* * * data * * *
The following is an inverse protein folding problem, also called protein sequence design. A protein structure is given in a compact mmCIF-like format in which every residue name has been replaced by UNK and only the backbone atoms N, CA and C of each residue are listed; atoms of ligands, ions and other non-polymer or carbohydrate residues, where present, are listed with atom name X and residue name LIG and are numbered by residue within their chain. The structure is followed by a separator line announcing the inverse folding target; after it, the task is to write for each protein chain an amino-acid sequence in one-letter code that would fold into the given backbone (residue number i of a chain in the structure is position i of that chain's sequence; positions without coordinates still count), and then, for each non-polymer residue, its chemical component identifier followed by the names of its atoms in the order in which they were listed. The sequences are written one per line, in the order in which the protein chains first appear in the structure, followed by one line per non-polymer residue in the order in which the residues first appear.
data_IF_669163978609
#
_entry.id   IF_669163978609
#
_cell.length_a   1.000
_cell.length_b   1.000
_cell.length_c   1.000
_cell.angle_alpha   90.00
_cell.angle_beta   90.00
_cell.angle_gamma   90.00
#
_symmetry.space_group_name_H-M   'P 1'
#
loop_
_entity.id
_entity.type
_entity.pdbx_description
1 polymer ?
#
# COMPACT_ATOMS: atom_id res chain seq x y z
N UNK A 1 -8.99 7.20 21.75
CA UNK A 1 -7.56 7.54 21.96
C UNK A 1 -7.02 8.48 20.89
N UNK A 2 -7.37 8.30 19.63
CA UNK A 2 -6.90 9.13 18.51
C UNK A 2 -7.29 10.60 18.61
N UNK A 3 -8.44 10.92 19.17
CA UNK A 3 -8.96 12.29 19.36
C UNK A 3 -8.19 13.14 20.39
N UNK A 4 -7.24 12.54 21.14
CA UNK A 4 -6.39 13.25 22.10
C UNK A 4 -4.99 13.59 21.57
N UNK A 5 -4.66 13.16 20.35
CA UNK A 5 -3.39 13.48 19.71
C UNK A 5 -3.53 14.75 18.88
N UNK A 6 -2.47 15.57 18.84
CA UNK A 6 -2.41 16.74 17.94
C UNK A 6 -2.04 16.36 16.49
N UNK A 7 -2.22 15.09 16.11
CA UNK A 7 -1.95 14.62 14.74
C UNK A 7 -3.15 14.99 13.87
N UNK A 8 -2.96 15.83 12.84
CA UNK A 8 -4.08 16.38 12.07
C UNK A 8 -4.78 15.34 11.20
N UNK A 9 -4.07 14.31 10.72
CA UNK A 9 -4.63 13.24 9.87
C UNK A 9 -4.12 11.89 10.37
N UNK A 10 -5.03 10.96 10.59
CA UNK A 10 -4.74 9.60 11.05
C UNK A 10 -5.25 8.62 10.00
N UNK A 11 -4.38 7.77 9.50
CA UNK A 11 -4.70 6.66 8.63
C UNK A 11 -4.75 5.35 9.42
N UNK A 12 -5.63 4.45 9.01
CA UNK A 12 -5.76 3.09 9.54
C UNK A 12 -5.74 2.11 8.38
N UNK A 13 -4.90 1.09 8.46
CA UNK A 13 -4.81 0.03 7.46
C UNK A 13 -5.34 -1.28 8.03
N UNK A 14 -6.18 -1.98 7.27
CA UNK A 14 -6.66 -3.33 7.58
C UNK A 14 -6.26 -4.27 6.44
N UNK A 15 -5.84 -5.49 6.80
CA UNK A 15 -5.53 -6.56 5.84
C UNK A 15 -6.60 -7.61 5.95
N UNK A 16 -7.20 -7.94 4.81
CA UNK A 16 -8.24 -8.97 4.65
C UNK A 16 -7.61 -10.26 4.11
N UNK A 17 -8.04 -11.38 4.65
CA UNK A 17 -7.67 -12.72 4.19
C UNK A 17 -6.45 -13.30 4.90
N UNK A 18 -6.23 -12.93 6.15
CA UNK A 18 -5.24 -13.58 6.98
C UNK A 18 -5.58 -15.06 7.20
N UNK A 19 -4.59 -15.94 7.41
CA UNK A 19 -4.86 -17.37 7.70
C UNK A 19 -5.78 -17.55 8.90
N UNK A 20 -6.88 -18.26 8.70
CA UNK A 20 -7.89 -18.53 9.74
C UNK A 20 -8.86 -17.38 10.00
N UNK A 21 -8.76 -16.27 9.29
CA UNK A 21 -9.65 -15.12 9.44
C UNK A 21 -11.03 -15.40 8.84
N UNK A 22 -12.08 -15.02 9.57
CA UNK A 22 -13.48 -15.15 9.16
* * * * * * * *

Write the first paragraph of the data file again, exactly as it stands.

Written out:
The following is an inverse protein folding problem, also called protein sequence design. A protein structure is given in a compact mmCIF-like format in which every residue name has been replaced by UNK and only the backbone atoms N, CA and C of each residue are listed; atoms of ligands, ions and other non-polymer or carbohydrate residues, where present, are listed with atom name X and residue name LIG and are numbered by residue within their chain. The structure is followed by a separator line announcing the inverse folding target; after it, the task is to write for each protein chain an amino-acid sequence in one-letter code that would fold into the given backbone (residue number i of a chain in the structure is position i of that chain's sequence; positions without coordinates still count), and then, for each non-polymer residue, its chemical component identifier followed by the names of its atoms in the order in which they were listed. The sequences are written one per line, in the order in which the protein chains first appear in the structure, followed by one line per non-polymer residue in the order in which the residues first appear.